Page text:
Professor Paul Schwartz (Berkeley School of Law) and I recently published a new book, PRIVACY LAW FUNDAMENTALS. This book is a distilled guide to the essential elements of U.S. data privacy law. In an easily-digestible format, the book covers core concepts, key laws, and leading cases. Continue Reading
So you signed up for the federal Do Not Call List and expect not to receive any more of those annoying telemarketing calls ever again. Think again. Signing up expires after 5 years, so if you signed up back when the list first came into existence, you’ll need to sign up all over again soon. It’s the FTC’s way of making us feel like Sisyphus. Lame.
In 2005, a series of data security breaches affected tens of millions of records of personal information. I blogged about them here, here, here, here, and here.
One of the major issues with data security breaches involves what kind of notification companies should provide. The spate of data security breach announcements began in February 2005, when ChoicePoint announced its breach pursuant to California’s data breach notification law. At the time, California was the only state that mandated individual notice following a breach. Subsequently, numerous states passed laws requiring that companies notify individuals of breaches. Federal legislation is currently being considered to create a national security breach provision. But key questions remain in hot contention. First, what kind of breach should trigger a notification? If the risk of harm is low, some companies contend, then providing notice can be quite costly with little benefit in return. Second, what kind of notice should be given? Notice to each individual affected? Notice to the media or FTC only?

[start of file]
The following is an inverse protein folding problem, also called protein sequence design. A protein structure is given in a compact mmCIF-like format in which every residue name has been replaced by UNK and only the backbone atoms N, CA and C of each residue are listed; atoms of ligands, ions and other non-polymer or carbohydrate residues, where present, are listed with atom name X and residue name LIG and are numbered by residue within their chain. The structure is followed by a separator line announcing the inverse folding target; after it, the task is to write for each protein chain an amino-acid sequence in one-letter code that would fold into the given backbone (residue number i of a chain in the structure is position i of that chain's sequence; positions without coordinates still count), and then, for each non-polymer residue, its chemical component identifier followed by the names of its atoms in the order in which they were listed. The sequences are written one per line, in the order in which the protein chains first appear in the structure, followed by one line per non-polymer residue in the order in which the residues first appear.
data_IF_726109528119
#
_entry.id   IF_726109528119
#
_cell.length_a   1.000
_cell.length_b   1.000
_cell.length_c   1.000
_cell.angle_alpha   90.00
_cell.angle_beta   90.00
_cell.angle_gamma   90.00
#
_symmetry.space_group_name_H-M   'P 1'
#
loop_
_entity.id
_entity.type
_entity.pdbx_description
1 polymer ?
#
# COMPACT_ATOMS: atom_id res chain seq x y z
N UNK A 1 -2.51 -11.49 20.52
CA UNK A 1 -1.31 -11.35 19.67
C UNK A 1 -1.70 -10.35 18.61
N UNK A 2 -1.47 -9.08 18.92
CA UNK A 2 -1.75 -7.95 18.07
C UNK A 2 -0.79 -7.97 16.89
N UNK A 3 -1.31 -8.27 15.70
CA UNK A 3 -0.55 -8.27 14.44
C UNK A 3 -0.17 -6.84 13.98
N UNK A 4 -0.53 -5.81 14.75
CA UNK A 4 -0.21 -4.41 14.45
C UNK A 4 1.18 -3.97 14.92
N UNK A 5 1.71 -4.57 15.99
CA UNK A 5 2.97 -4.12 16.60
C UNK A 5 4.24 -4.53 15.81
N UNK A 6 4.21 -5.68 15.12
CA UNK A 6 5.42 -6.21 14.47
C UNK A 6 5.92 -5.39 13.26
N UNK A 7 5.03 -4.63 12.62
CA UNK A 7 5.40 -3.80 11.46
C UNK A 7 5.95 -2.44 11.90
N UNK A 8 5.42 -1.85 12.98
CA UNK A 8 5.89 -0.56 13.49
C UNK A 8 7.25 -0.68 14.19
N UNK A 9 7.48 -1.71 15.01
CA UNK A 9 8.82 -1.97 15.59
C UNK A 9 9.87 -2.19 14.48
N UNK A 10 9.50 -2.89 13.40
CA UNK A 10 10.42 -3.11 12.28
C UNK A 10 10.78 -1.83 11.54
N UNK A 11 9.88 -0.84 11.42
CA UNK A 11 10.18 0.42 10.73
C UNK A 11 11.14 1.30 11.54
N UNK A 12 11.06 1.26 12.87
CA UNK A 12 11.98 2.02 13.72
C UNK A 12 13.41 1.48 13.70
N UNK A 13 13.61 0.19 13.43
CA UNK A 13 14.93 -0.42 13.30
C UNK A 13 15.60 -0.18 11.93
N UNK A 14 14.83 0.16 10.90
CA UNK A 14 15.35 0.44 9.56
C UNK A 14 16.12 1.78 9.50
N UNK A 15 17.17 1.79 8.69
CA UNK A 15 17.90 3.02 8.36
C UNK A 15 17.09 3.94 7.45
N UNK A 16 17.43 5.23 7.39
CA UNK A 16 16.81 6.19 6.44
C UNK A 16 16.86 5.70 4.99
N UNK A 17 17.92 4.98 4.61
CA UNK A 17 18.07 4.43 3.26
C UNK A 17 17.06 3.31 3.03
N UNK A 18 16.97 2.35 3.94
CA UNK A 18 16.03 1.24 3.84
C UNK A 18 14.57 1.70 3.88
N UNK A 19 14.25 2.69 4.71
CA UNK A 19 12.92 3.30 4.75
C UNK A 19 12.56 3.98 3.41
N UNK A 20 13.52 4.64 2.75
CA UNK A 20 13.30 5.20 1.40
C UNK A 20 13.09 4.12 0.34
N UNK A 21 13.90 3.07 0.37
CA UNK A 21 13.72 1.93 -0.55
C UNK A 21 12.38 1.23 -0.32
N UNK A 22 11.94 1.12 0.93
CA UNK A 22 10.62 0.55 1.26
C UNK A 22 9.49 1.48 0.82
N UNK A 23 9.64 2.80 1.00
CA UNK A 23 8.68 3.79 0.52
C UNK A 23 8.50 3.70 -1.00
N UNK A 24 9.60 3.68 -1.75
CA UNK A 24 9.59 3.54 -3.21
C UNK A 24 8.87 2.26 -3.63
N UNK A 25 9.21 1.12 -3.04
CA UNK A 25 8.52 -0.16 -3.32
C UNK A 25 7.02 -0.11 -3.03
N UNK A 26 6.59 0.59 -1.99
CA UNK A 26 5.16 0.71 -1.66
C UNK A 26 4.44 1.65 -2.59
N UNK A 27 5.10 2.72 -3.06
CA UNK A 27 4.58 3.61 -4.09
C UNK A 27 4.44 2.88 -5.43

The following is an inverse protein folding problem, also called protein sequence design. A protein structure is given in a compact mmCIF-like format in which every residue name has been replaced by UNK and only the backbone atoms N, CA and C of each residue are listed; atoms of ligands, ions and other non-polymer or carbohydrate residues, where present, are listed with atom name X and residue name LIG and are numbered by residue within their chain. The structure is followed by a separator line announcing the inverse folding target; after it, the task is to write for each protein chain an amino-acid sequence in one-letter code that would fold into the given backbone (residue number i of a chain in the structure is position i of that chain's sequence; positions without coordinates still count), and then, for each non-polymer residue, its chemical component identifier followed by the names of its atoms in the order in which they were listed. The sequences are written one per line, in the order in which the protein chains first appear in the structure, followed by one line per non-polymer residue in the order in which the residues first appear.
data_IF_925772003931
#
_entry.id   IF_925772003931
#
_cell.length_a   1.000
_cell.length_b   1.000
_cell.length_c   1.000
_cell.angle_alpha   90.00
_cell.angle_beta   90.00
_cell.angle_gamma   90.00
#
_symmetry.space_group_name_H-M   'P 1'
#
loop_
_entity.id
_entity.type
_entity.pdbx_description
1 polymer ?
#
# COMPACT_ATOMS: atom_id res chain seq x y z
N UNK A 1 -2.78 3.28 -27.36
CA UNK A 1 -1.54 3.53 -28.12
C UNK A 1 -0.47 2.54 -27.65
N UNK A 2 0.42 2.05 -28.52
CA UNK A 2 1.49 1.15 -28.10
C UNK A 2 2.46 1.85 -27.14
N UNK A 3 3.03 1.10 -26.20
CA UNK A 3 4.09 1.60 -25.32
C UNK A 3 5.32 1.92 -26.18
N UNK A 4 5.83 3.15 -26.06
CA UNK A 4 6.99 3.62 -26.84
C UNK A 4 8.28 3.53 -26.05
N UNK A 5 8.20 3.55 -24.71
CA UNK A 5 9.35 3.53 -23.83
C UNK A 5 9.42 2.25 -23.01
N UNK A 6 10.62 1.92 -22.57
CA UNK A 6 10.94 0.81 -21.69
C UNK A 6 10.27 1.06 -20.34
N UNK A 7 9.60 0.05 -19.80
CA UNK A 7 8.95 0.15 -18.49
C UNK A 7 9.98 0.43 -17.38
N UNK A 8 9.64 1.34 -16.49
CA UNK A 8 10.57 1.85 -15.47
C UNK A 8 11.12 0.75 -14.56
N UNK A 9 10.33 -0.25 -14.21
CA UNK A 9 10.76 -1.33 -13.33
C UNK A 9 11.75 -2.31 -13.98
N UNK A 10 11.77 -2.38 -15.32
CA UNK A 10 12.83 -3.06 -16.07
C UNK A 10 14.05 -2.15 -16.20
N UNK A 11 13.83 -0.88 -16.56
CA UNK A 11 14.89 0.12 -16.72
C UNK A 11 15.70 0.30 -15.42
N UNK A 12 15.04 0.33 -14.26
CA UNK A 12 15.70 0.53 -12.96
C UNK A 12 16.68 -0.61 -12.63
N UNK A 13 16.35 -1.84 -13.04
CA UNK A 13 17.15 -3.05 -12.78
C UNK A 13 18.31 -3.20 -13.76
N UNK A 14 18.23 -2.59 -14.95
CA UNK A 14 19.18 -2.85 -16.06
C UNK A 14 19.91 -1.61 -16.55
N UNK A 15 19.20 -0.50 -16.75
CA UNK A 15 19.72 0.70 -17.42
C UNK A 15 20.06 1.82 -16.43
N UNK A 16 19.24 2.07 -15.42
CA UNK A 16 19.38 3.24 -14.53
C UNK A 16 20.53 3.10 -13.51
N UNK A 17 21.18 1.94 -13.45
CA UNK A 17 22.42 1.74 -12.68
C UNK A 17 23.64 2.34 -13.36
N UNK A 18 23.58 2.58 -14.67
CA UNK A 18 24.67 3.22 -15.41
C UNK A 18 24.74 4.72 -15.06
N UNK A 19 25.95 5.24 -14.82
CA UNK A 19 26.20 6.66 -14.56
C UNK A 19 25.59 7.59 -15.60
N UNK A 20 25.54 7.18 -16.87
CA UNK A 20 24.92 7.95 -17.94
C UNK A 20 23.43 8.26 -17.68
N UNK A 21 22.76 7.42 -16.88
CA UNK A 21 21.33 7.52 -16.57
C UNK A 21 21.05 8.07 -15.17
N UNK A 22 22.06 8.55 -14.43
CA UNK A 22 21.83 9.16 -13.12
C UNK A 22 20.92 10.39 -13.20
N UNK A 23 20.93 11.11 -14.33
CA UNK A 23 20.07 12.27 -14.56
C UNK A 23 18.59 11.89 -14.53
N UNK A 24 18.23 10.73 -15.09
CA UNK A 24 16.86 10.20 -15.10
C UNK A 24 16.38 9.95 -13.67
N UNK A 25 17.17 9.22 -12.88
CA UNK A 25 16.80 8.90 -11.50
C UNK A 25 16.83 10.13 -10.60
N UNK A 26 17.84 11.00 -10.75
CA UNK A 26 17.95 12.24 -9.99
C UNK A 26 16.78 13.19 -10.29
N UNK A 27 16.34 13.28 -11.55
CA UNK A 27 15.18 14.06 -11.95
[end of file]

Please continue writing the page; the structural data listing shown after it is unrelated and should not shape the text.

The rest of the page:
You’ve probably seen the commericals, which run incessantly on CNN and other cable channels. A happy young man says: “I’m thinking of a number . . . ” That number is a credit score, which you can obtain at a website called FreeCreditReport.com. You probably have heard that under a new federal law, credit reporting agencies are required to provide each person with a free credit report once a year. That website, however, has the much more obscure name AnnualCreditReport.com. I previously blogged about my experiences using AnnualCreditReport.com. One of the problems is that if you don’t know that the correct website is AnnualCreditReport.com, then it is very easy to go to the FreeCreditReport.com website. After all, it is featured quite prominently in a Google search for “free credit report.”
But there’s one catch — it ain’t free. Far from it. From the fine print:
Recently, the FTC announced a settlement in its complaint against the data broker ChoicePoint for a data security breach that resulted in over 160,000 people’s personal information being sold to identity thieves. According to the Washington Post: